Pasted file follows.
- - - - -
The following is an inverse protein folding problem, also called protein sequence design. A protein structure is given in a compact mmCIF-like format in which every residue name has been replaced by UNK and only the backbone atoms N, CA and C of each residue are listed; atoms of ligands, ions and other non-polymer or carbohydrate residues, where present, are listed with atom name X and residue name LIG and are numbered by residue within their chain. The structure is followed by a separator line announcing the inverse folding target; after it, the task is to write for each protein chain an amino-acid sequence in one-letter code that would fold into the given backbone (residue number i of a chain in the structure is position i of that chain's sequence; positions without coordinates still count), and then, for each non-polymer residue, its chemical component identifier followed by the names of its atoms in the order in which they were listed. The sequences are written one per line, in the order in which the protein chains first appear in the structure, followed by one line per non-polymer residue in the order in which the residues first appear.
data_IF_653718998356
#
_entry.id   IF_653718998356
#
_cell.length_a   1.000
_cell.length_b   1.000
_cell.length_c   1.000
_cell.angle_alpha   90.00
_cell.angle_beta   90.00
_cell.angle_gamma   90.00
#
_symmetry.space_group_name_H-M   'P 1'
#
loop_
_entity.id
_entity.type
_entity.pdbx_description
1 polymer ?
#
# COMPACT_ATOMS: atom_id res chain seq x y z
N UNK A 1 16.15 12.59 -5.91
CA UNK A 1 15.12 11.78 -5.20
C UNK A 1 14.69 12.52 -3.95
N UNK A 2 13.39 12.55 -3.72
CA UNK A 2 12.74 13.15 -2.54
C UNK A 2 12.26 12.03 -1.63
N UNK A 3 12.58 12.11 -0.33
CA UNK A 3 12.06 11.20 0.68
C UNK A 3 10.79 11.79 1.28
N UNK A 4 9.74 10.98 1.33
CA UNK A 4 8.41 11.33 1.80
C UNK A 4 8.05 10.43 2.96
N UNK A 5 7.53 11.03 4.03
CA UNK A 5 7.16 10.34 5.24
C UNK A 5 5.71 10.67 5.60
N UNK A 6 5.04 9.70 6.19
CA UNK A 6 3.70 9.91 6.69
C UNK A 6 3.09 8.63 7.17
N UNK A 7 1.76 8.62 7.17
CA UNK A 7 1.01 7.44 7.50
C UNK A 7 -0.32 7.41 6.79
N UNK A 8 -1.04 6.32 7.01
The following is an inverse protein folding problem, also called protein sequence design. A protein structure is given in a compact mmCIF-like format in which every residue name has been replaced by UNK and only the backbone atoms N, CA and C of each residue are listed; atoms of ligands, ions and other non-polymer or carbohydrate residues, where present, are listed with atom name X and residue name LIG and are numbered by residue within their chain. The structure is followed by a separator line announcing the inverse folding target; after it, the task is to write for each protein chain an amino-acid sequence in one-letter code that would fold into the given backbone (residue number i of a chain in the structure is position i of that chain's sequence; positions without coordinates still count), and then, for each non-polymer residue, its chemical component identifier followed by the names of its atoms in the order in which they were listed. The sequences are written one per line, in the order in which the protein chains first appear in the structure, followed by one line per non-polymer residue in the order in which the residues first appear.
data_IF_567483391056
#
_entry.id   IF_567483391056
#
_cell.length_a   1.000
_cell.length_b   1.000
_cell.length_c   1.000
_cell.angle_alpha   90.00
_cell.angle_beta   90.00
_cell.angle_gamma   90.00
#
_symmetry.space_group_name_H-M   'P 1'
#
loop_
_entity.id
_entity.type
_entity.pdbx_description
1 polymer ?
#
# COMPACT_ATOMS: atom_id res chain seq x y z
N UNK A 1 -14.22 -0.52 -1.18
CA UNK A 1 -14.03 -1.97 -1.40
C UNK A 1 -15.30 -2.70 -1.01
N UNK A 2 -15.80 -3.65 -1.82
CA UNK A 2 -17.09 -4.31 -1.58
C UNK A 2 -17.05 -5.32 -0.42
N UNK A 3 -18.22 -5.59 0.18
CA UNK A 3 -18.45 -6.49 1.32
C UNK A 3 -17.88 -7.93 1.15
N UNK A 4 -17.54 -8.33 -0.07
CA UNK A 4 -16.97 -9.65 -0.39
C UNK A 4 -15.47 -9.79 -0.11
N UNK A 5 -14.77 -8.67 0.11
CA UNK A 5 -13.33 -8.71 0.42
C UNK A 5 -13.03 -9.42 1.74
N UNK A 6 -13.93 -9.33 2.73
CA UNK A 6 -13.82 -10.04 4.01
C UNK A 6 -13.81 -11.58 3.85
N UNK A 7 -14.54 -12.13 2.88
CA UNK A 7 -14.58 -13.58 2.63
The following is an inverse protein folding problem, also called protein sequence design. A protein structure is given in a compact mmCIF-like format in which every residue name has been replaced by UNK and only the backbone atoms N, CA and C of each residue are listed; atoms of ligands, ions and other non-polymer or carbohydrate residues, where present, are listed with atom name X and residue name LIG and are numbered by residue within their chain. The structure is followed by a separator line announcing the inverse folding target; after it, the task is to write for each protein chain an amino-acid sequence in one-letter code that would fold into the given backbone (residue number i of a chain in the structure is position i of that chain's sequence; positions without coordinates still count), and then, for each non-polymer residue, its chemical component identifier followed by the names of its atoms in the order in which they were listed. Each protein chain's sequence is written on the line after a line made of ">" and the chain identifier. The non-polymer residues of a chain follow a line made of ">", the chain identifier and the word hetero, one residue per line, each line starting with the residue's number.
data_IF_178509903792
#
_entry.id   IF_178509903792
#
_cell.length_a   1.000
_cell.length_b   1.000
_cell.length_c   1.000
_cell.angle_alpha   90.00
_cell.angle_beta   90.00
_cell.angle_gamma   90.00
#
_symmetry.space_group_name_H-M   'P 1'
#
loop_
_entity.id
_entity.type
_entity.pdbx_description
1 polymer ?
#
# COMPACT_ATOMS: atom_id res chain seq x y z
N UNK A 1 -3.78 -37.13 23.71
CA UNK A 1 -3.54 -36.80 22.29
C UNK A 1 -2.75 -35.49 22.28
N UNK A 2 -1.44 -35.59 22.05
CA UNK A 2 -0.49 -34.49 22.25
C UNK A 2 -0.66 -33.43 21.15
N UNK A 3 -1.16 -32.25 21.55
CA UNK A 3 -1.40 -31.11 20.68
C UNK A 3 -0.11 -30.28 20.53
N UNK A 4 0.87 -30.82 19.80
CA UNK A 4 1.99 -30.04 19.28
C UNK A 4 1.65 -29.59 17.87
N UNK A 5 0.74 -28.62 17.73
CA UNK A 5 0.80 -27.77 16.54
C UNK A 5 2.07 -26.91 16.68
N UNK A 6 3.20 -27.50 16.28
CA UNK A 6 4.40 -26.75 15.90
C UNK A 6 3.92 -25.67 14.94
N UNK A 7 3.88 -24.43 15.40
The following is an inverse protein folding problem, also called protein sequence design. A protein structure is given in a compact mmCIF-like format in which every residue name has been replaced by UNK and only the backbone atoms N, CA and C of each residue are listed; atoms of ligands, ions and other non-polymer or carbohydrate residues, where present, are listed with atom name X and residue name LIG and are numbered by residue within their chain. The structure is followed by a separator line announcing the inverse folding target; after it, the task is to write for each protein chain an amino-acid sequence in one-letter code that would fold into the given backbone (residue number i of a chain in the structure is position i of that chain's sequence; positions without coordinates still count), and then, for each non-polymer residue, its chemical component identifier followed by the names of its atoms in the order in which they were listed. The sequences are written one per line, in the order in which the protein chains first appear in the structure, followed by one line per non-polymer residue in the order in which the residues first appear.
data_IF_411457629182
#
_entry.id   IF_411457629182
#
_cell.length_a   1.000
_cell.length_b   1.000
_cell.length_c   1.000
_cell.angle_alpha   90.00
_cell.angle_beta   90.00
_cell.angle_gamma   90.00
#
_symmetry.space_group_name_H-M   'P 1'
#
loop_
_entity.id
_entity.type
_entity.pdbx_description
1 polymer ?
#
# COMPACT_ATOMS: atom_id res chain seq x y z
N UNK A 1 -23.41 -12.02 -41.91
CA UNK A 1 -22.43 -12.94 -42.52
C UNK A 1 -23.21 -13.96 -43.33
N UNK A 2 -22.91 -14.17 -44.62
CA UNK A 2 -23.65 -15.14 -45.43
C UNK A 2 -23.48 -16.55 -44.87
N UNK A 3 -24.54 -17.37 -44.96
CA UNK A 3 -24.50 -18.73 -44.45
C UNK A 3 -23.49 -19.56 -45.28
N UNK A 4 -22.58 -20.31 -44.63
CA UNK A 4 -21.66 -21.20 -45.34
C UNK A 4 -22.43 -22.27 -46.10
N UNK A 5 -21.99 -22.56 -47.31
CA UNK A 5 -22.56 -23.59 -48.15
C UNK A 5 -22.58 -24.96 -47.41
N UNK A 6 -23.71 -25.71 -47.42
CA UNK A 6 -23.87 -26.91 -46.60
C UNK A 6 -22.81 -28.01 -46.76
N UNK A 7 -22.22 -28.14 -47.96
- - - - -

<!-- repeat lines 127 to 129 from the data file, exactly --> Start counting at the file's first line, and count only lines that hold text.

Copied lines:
#
_entry.id   IF_411457629182
#